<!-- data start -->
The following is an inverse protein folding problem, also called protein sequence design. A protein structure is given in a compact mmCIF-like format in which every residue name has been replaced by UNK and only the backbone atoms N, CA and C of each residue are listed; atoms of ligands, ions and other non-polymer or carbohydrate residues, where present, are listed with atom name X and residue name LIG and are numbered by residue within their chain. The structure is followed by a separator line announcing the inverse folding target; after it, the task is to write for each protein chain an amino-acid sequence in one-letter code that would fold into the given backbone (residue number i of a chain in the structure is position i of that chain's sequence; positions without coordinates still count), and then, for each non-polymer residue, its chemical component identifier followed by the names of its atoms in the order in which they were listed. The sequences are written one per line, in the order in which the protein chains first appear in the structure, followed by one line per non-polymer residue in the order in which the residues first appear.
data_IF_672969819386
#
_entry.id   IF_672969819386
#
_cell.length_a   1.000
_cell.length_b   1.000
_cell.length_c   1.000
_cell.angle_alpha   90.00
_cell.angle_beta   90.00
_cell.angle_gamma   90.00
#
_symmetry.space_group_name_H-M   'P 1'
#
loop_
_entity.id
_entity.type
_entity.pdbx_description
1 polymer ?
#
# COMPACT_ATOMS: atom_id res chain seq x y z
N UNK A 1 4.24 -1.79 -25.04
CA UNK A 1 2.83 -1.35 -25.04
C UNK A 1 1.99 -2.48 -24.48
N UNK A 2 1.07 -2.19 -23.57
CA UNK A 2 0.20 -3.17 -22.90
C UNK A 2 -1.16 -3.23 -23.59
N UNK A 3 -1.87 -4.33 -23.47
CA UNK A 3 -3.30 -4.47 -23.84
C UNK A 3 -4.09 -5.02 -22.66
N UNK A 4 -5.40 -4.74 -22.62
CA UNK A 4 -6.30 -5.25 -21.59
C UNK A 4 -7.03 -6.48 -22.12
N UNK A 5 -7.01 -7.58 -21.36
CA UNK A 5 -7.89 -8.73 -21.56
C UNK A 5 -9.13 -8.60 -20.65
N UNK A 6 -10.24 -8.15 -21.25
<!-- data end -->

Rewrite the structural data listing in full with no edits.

The following is an inverse protein folding problem, also called protein sequence design. A protein structure is given in a compact mmCIF-like format in which every residue name has been replaced by UNK and only the backbone atoms N, CA and C of each residue are listed; atoms of ligands, ions and other non-polymer or carbohydrate residues, where present, are listed with atom name X and residue name LIG and are numbered by residue within their chain. The structure is followed by a separator line announcing the inverse folding target; after it, the task is to write for each protein chain an amino-acid sequence in one-letter code that would fold into the given backbone (residue number i of a chain in the structure is position i of that chain's sequence; positions without coordinates still count), and then, for each non-polymer residue, its chemical component identifier followed by the names of its atoms in the order in which they were listed. The sequences are written one per line, in the order in which the protein chains first appear in the structure, followed by one line per non-polymer residue in the order in which the residues first appear.
data_IF_672969819386
#
_entry.id   IF_672969819386
#
_cell.length_a   1.000
_cell.length_b   1.000
_cell.length_c   1.000
_cell.angle_alpha   90.00
_cell.angle_beta   90.00
_cell.angle_gamma   90.00
#
_symmetry.space_group_name_H-M   'P 1'
#
loop_
_entity.id
_entity.type
_entity.pdbx_description
1 polymer ?
#
# COMPACT_ATOMS: atom_id res chain seq x y z
N UNK A 1 4.24 -1.79 -25.04
CA UNK A 1 2.83 -1.35 -25.04
C UNK A 1 1.99 -2.48 -24.48
N UNK A 2 1.07 -2.19 -23.57
CA UNK A 2 0.20 -3.17 -22.90
C UNK A 2 -1.16 -3.23 -23.59
N UNK A 3 -1.87 -4.33 -23.47
CA UNK A 3 -3.30 -4.47 -23.84
C UNK A 3 -4.09 -5.02 -22.66
N UNK A 4 -5.40 -4.74 -22.62
CA UNK A 4 -6.30 -5.25 -21.59
C UNK A 4 -7.03 -6.48 -22.12
N UNK A 5 -7.01 -7.58 -21.36
CA UNK A 5 -7.89 -8.73 -21.56
C UNK A 5 -9.13 -8.60 -20.65
N UNK A 6 -10.24 -8.15 -21.25